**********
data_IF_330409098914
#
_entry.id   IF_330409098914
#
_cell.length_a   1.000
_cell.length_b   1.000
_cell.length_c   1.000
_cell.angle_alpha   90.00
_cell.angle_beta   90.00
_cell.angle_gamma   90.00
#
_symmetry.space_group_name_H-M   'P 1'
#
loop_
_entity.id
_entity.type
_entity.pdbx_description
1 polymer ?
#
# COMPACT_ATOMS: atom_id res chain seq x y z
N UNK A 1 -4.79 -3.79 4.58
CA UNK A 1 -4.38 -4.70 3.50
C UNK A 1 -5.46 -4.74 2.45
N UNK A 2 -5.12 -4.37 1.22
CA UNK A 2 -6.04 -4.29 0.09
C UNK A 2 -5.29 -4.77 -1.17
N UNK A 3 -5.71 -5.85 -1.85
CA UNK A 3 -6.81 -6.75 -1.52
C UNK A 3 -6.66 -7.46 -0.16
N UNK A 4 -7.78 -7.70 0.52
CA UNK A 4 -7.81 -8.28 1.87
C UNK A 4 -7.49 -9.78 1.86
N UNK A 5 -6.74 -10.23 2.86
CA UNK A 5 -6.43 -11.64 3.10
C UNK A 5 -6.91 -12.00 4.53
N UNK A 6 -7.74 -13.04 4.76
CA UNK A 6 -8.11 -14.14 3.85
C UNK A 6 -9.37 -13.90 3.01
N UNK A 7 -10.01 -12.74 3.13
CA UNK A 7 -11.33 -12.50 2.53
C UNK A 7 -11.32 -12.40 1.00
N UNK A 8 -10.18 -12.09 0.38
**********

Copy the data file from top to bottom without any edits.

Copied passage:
data_IF_330409098914
#
_entry.id   IF_330409098914
#
_cell.length_a   1.000
_cell.length_b   1.000
_cell.length_c   1.000
_cell.angle_alpha   90.00
_cell.angle_beta   90.00
_cell.angle_gamma   90.00
#
_symmetry.space_group_name_H-M   'P 1'
#
loop_
_entity.id
_entity.type
_entity.pdbx_description
1 polymer ?
#
# COMPACT_ATOMS: atom_id res chain seq x y z
N UNK A 1 -4.79 -3.79 4.58
CA UNK A 1 -4.38 -4.70 3.50
C UNK A 1 -5.46 -4.74 2.45
N UNK A 2 -5.12 -4.37 1.22
CA UNK A 2 -6.04 -4.29 0.09
C UNK A 2 -5.29 -4.77 -1.17
N UNK A 3 -5.71 -5.85 -1.85
CA UNK A 3 -6.81 -6.75 -1.52
C UNK A 3 -6.66 -7.46 -0.16
N UNK A 4 -7.78 -7.70 0.52
CA UNK A 4 -7.81 -8.28 1.87
C UNK A 4 -7.49 -9.78 1.86
N UNK A 5 -6.74 -10.23 2.86
CA UNK A 5 -6.43 -11.64 3.10
C UNK A 5 -6.91 -12.00 4.53
N UNK A 6 -7.74 -13.04 4.76
CA UNK A 6 -8.11 -14.14 3.85
C UNK A 6 -9.37 -13.90 3.01
N UNK A 7 -10.01 -12.74 3.13
CA UNK A 7 -11.33 -12.50 2.53
C UNK A 7 -11.32 -12.40 1.00
N UNK A 8 -10.18 -12.09 0.38